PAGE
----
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Urinary Polycyclic Aromatic Hydrocarbon Metabolites as Biomarkers to Woodsmoke Exposure – Results from a Controlled Exposure Study
  • Published Date:
    Jan 21 2015
  • Source:
    J Expo Sci Environ Epidemiol. 26(3):241-248.


Public Access Version Available on: May 01, 2017 information icon
Please check back on the date listed above.
Details:
  • Pubmed ID:
    25605446
  • Pubmed Central ID:
    PMC4532642
  • Funding:
    CC999999/Intramural CDC HHS/United States
  • Document Type:
  • Collection(s):
  • Description:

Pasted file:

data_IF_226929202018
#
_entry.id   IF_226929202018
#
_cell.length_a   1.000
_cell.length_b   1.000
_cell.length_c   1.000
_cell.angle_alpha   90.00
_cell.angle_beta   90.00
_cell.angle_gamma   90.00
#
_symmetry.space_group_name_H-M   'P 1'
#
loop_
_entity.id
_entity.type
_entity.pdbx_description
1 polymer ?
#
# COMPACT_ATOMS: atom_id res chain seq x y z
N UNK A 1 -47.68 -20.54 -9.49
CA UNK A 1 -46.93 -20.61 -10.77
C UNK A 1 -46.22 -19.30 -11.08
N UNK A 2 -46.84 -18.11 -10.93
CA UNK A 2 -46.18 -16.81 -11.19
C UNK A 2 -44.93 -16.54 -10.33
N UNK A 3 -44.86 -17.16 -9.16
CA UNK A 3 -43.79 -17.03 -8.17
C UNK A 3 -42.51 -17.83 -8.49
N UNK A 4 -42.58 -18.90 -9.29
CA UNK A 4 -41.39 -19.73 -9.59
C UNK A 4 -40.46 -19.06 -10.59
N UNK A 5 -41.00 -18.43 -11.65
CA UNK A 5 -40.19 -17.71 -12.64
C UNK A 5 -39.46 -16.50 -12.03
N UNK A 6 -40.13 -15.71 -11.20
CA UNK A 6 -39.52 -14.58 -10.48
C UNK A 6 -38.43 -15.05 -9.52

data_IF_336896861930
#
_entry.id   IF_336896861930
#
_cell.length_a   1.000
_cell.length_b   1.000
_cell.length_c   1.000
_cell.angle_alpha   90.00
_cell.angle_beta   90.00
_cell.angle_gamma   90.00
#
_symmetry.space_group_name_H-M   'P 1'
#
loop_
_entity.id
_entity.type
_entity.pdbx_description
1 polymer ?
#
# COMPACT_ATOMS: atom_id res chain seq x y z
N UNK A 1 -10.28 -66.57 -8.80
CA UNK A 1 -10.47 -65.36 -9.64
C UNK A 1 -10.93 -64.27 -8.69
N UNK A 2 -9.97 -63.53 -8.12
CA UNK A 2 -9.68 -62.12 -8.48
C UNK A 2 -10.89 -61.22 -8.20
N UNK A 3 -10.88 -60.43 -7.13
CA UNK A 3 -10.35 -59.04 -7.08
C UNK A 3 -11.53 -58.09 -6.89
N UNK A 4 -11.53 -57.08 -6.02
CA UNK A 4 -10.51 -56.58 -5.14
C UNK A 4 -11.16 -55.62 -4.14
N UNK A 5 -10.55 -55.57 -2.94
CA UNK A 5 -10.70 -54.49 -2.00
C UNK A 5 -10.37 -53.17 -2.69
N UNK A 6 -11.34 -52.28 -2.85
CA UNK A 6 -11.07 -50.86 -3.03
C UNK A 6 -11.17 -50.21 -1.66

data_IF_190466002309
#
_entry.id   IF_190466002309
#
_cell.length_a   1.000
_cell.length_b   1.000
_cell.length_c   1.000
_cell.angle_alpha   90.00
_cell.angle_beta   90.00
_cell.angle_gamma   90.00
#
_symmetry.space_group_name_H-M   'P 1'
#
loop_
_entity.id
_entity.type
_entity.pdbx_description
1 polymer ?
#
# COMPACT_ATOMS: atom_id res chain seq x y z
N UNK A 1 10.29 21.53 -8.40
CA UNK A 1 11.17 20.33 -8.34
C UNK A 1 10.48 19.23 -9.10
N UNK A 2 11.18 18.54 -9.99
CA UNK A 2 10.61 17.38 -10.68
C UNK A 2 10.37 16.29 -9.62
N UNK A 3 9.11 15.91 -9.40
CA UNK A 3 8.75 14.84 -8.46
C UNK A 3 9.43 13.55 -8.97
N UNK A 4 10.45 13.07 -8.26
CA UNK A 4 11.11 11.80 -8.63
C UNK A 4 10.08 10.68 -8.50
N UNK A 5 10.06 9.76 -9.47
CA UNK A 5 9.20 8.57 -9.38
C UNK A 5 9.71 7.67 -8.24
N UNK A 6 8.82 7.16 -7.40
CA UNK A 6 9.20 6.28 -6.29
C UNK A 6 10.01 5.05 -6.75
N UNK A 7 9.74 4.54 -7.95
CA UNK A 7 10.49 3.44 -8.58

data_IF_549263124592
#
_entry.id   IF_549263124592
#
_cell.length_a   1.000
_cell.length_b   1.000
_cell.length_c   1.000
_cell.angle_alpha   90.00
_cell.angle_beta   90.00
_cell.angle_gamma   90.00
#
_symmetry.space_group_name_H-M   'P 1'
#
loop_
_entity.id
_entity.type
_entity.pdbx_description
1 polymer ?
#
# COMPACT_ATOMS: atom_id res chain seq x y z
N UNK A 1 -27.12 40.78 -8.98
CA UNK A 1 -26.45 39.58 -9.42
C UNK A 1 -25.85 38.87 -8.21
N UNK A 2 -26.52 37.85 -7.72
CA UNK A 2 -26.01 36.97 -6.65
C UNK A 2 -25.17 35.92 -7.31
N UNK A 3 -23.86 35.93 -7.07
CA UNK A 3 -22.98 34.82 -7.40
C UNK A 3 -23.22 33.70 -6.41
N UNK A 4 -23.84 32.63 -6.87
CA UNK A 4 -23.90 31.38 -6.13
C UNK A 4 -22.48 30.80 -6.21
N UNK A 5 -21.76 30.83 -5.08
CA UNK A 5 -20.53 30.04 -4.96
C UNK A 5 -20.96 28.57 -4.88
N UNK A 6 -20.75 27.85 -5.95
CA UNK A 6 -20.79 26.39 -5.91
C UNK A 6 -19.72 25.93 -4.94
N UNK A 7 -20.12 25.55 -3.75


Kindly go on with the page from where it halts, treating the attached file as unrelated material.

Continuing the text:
Woodsmoke contains harmful components - such as fine particulate matter (PM2.5) and polycyclic aromatic hydrocarbons (PAHs) - and impacts more than half of the global population. We investigated urinary hydroxylated PAH metabolites (OH-PAHs) as woodsmoke exposure biomarkers in nine non-smoking volunteers experimentally exposed to a wood fire. Individual urine samples were collected from 24-h before to 48-h after the exposure and personal PM2.5 samples were collected during the 2-h woodsmoke exposure. Concentrations of nine OH-PAHs increased by 1.8-7.2 times within 2.3-19.3 h, and returned to baseline approximately 24 h after the exposure. 2-Naphthol (2-NAP) had the largest post-exposure increase and exhibited a clear excretion pattern in all participants. The level of urinary OH-PAHs, except 1-hydroxypyrene (1-PYR), correlated with those of PM2.5, levoglucosan and PAHs in personal PM2.5 samples. This finding suggests that several urinary OH-PAHs, especially 2-NAP, are potential exposure biomarkers to woodsmoke; by contrast, 1-PYR may not be a suitable biomarker. Compared with levoglucosan and methoxyphenols - two other urinary woodsmoke biomarkers that were measured in the same study and reported previously - OH-PAHs might be better biomarkers based on sensitivity, robustness and stability, particularly under suboptimal sampling and storage conditions, like in epidemiological studies carried out in less developed areas.

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